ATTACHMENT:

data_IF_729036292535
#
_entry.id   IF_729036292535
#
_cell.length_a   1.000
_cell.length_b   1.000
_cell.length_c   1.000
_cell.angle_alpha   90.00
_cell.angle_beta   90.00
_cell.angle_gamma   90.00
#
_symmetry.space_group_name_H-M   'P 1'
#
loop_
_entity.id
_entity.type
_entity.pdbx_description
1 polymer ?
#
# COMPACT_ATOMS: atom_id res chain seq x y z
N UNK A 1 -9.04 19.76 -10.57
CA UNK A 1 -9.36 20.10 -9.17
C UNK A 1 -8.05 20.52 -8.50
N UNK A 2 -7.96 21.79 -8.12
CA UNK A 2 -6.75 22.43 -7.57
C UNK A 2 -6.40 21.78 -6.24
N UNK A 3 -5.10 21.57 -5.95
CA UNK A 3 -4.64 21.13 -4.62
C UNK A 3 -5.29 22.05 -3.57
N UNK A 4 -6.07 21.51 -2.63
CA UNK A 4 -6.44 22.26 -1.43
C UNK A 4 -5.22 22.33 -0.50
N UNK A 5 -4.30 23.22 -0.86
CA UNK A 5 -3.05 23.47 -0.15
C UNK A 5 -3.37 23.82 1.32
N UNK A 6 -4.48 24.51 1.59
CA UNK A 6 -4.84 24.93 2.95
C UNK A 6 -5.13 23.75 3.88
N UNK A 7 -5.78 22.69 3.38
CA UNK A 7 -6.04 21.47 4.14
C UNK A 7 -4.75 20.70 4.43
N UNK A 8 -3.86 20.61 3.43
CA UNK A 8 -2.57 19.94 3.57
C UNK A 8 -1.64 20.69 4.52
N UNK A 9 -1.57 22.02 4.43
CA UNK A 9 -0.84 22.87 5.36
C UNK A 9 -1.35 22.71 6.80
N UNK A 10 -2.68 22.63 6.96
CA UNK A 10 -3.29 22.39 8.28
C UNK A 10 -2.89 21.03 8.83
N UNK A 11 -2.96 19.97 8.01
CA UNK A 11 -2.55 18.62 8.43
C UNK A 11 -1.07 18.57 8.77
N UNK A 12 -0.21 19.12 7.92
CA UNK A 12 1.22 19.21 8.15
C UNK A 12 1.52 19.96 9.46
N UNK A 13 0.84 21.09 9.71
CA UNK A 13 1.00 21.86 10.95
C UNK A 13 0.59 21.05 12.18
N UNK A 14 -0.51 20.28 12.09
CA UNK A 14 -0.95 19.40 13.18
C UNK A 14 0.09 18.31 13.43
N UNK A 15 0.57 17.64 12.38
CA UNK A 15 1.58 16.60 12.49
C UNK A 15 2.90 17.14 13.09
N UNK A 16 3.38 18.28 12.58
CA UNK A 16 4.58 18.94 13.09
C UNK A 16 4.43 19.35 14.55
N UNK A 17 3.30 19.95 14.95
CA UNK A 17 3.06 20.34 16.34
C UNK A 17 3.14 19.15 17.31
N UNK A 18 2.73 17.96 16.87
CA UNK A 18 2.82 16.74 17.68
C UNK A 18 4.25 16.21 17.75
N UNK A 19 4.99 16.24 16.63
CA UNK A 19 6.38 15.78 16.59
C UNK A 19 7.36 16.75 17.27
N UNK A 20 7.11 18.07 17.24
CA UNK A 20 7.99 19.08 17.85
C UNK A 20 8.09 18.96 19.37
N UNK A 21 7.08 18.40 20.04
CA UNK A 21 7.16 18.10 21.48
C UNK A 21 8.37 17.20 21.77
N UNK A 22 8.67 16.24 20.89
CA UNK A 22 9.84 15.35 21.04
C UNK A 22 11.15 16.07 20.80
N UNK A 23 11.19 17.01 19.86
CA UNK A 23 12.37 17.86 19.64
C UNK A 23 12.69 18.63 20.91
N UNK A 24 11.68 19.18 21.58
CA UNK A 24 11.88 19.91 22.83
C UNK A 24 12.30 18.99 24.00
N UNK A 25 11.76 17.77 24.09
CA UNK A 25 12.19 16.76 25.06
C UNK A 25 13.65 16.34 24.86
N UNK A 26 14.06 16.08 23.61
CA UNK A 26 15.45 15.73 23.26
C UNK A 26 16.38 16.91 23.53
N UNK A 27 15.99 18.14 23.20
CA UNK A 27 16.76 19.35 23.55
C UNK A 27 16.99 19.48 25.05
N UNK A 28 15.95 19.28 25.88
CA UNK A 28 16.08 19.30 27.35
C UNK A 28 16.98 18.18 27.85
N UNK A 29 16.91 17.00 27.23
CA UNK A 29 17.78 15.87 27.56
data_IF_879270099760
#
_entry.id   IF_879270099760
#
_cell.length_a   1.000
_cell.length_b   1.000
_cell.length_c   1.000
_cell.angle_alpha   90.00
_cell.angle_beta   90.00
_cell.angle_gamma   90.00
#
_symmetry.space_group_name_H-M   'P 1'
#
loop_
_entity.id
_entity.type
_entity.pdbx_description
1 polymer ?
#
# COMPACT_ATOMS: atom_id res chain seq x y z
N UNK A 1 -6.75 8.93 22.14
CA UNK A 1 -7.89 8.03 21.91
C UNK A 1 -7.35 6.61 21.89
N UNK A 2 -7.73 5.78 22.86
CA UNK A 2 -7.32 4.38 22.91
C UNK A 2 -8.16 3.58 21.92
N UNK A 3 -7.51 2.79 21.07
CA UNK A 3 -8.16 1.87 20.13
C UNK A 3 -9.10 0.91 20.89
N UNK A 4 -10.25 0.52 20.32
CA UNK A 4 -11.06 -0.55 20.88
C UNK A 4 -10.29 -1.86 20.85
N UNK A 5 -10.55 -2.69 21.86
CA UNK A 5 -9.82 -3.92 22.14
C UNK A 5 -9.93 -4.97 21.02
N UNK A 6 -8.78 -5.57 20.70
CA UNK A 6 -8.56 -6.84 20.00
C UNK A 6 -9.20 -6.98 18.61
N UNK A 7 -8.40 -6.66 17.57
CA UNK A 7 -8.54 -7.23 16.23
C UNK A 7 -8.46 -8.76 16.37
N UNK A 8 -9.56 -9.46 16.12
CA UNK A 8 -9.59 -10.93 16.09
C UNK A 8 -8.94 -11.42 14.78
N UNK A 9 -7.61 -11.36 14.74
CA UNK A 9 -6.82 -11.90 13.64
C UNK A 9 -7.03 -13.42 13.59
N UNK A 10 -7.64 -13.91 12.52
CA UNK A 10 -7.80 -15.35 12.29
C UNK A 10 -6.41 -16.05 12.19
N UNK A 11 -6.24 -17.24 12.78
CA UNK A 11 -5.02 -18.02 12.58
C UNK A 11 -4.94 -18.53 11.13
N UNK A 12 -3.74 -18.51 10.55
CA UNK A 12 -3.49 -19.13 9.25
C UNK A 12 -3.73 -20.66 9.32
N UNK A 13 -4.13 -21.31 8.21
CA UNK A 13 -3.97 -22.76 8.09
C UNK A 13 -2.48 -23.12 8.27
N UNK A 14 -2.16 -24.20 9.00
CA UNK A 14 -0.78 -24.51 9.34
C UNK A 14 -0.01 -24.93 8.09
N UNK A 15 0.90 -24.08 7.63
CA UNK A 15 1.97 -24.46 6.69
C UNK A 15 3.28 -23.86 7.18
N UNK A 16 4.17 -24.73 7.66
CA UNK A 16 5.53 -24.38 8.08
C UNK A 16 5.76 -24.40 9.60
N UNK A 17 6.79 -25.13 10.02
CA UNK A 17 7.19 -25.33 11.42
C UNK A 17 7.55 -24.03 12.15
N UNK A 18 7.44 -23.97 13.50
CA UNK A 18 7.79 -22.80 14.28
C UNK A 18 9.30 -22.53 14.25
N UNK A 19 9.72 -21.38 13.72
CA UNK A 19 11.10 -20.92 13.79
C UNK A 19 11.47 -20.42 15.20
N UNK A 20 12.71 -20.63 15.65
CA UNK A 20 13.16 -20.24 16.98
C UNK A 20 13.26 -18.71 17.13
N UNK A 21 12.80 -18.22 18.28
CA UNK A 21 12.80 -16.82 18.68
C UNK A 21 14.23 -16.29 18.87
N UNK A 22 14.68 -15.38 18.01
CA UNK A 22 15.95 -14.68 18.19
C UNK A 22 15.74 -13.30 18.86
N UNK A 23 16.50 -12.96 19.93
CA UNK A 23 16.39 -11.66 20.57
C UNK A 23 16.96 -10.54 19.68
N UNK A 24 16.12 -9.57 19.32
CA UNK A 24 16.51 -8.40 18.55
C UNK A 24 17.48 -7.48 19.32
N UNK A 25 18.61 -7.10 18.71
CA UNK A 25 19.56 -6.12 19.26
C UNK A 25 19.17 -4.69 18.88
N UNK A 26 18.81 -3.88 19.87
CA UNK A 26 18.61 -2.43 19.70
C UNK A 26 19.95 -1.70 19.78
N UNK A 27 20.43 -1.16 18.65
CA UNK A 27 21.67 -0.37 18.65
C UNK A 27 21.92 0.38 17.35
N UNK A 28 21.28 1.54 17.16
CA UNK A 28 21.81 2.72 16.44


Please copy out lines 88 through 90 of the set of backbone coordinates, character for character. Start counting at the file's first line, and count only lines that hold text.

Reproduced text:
CA UNK A 23 12.37 17.86 19.64
C UNK A 23 12.69 18.63 20.91
N UNK A 24 11.68 19.18 21.58